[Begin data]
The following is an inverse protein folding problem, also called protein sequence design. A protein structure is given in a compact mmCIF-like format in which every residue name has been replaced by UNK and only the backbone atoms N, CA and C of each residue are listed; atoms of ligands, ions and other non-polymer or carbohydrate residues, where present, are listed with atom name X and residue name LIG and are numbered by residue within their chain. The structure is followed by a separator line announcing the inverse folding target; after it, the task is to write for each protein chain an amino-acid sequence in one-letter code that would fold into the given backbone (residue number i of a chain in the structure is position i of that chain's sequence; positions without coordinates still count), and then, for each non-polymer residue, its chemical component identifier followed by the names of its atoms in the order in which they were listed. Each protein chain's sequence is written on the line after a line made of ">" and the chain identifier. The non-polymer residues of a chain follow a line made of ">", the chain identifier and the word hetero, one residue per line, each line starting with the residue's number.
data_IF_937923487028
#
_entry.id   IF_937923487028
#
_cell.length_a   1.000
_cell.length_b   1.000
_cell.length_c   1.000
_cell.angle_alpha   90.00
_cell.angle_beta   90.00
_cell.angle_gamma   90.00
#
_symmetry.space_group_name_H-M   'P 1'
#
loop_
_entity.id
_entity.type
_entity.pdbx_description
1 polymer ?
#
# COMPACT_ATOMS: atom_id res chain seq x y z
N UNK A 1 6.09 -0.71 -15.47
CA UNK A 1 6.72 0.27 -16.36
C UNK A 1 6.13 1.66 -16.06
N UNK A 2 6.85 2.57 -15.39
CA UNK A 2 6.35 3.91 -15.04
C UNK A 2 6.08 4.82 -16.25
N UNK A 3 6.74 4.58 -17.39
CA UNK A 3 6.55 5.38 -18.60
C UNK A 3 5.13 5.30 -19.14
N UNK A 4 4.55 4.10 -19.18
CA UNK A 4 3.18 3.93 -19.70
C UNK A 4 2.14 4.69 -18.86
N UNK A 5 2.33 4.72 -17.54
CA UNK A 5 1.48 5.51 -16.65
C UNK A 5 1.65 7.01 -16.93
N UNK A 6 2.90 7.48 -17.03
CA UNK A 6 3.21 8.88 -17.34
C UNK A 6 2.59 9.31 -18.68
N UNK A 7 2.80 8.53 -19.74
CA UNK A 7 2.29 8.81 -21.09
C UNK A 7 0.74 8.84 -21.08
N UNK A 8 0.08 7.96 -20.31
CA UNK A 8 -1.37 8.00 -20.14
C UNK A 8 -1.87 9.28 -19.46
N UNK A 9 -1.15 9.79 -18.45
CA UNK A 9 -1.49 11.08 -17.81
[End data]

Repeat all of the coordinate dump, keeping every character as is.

The following is an inverse protein folding problem, also called protein sequence design. A protein structure is given in a compact mmCIF-like format in which every residue name has been replaced by UNK and only the backbone atoms N, CA and C of each residue are listed; atoms of ligands, ions and other non-polymer or carbohydrate residues, where present, are listed with atom name X and residue name LIG and are numbered by residue within their chain. The structure is followed by a separator line announcing the inverse folding target; after it, the task is to write for each protein chain an amino-acid sequence in one-letter code that would fold into the given backbone (residue number i of a chain in the structure is position i of that chain's sequence; positions without coordinates still count), and then, for each non-polymer residue, its chemical component identifier followed by the names of its atoms in the order in which they were listed. Each protein chain's sequence is written on the line after a line made of ">" and the chain identifier. The non-polymer residues of a chain follow a line made of ">", the chain identifier and the word hetero, one residue per line, each line starting with the residue's number.
data_IF_937923487028
#
_entry.id   IF_937923487028
#
_cell.length_a   1.000
_cell.length_b   1.000
_cell.length_c   1.000
_cell.angle_alpha   90.00
_cell.angle_beta   90.00
_cell.angle_gamma   90.00
#
_symmetry.space_group_name_H-M   'P 1'
#
loop_
_entity.id
_entity.type
_entity.pdbx_description
1 polymer ?
#
# COMPACT_ATOMS: atom_id res chain seq x y z
N UNK A 1 6.09 -0.71 -15.47
CA UNK A 1 6.72 0.27 -16.36
C UNK A 1 6.13 1.66 -16.06
N UNK A 2 6.85 2.57 -15.39
CA UNK A 2 6.35 3.91 -15.04
C UNK A 2 6.08 4.82 -16.25
N UNK A 3 6.74 4.58 -17.39
CA UNK A 3 6.55 5.38 -18.60
C UNK A 3 5.13 5.30 -19.14
N UNK A 4 4.55 4.10 -19.18
CA UNK A 4 3.18 3.93 -19.70
C UNK A 4 2.14 4.69 -18.86
N UNK A 5 2.33 4.72 -17.54
CA UNK A 5 1.48 5.51 -16.65
C UNK A 5 1.65 7.01 -16.93
N UNK A 6 2.90 7.48 -17.03
CA UNK A 6 3.21 8.88 -17.34
C UNK A 6 2.59 9.31 -18.68
N UNK A 7 2.80 8.53 -19.74
CA UNK A 7 2.29 8.81 -21.09
C UNK A 7 0.74 8.84 -21.08
N UNK A 8 0.08 7.96 -20.31
CA UNK A 8 -1.37 8.00 -20.14
C UNK A 8 -1.87 9.28 -19.46
N UNK A 9 -1.15 9.79 -18.45
CA UNK A 9 -1.49 11.08 -17.81